Besides the most enjoyable improvised sessions I took part in in Istanbul (with Sumru and Anıl, with various musicians on the Elephant Songs night in Kooperatif on 10 August, and upcoming on 20 August in jazzclub Nina – material of those last two events coming up, check back or subscribe), I was very lucky to have a few cosy evenings at the studio of streetfolk legends Kara Güneş. I had fantastic cheese, fell in love with the santoor, and had great chats with many wonderful people.With one of their members, multi-instrumentalist Özgür, and cellist Duygu Demir, we played with and improvised on songs, grooves, and ideas we all brought.
One of the aims of my trip elephant songs is meeting musicians in places I travel through on my journey from South India to Amsterdam. As I explained in the five-minute-film I made to introduce the project, when collaborating with people in this way, playing together at such short notice, it is not about coordinating big elaborate forms, complex themes, or cleverly schemed developments. All of those may occur, but in spontaneous ways and as individual voices. We’re trying to have a conversation, exchange thoughts, not stage a classic play.
On most previous occasions, we did work out a structure, some themes, a raga, groove, or mood to inspire and sometimes guide us, maybe just give us a starting point. In Istanbul on the other hand, I’m meeting a lot of musicians who are into playing without any arrangements at all – like I used to do a lot in Amsterdam. Amongst the most versatile and imaginative musicians I met were cellist Anıl Eraslan and vocalist Sumru Ağıryürüyen. I had the good fortune of spending an afternoon with them at the Gitar Cafe in Kadiköy, across the high scary bridge, on the Asian side of the Bosphorus. (Yes, I live in Europe these days.)
Sumru and Anıl play together more often, despite the fact that Anıl is based in Strasbourg at the moment. They have a fantastic album called Sert Sessizler / Harsh Consonants out on Baykuş Music; check also their video – great textures, samples, whistling, voice, cello in all the ways you’d imagine and a few more. For the album, it seems the editing room is as much an instrument as the recorded events, reminiscent in methodology (though not necessarily in sound) of Henry Cow‘s Unrest.
In elephant songs, I generally try to avoid working with existing combinations. Of course musicians often know each other – I meet them through each other after all – but playing with a new combation of people greatly reduces the risk of people playing their usual stuff, with my drums as just an extra voice that may not actually make such a big difference. I knew Anıl and Sumru work together more often (hadn’t heard Sert Sessizler yet though), but the way we interacted felt totally three-way. I wasn’t playing with a duo, this was three people meeting on new ground – of course all bringing our own preferences and tricks, our histories and our dreams.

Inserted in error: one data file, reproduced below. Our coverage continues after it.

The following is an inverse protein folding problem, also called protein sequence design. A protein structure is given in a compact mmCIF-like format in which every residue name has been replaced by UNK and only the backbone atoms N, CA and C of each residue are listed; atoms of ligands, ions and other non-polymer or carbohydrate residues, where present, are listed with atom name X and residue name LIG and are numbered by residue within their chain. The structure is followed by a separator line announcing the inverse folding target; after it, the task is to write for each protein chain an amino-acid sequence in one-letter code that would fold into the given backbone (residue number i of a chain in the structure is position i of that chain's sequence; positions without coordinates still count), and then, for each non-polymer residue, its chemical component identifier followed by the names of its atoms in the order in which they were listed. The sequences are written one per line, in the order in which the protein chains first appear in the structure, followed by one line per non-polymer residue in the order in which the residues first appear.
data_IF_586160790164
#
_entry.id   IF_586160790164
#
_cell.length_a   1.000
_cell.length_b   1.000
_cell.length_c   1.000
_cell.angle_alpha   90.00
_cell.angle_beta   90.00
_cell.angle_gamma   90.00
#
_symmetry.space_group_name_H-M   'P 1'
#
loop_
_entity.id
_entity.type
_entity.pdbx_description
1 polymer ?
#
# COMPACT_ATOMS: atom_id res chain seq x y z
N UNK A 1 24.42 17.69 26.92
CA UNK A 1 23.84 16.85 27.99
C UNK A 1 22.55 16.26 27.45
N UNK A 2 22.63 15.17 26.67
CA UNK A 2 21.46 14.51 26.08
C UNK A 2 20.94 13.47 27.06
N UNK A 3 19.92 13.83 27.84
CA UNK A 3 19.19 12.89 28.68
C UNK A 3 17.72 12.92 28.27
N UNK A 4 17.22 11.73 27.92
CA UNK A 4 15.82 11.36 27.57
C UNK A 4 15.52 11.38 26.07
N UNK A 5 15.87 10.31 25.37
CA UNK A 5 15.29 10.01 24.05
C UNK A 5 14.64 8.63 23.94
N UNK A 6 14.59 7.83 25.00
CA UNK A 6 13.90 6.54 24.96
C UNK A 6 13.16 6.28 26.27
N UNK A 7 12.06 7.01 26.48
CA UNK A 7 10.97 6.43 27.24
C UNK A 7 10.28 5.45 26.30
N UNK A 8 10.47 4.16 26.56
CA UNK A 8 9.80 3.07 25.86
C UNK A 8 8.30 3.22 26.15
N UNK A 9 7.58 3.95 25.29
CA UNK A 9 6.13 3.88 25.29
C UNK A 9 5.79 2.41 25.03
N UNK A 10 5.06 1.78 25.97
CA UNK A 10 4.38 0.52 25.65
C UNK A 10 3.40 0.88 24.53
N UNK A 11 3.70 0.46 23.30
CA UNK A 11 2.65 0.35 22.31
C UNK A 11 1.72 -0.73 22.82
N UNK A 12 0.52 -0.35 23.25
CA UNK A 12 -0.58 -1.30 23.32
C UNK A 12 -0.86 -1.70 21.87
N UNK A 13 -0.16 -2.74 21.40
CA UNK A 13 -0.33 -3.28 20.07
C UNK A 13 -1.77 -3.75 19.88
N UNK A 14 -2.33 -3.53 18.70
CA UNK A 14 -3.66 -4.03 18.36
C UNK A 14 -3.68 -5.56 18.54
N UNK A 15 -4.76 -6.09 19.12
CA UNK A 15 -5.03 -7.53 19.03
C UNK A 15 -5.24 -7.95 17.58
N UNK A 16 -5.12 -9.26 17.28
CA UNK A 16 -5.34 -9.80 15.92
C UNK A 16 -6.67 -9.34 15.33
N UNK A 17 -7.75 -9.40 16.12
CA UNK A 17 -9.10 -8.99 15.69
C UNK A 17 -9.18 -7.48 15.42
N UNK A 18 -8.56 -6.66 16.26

When I played with a band called Schors a few lifetimes ago, we used to play “singles”: an improvisation of three to four minutes, one idea, concise and, in one way or another, catchy. I’ve been using that approach with many improvisers since, and this is what happened when we did a version with the 8 August trio.
In the part of the world I have now reached, tourism no longer means Backpackistan: Safranbolu is the territory of large touringcars, Koreans with elaborate cameras, unwinding pensioners, and European families on exotic summer holidays (as it happens, that’s how I came to Turkey the first time, when I was fifteen). The upside: almost-decent espresso. Which was very welcome during the hours the electricity was cut, eliminating one of the reasons I stayed a full day instead of just making this an overnight stop on my way to New Musical Adventures in Istanbul: updating my blog and catching up with audio and video editing before collecting new material. So instead, I sat in a café reading my book and walked around in this beautiful Ottoman town.
The place is filled with small shops selling all kinds of handicrafts, from textile to metalworks. I used the opportunity to finally invest in an alarm system for my bike – just in time, as I’m heading to Europe. Suggested by the ever-resourceful Benno Graas, I now have a beautiful little bell to hang from an unseen place on the bike at night, whose glassy tinkle will no doubt wake me up should someone with dishonourable intentions come near the bike.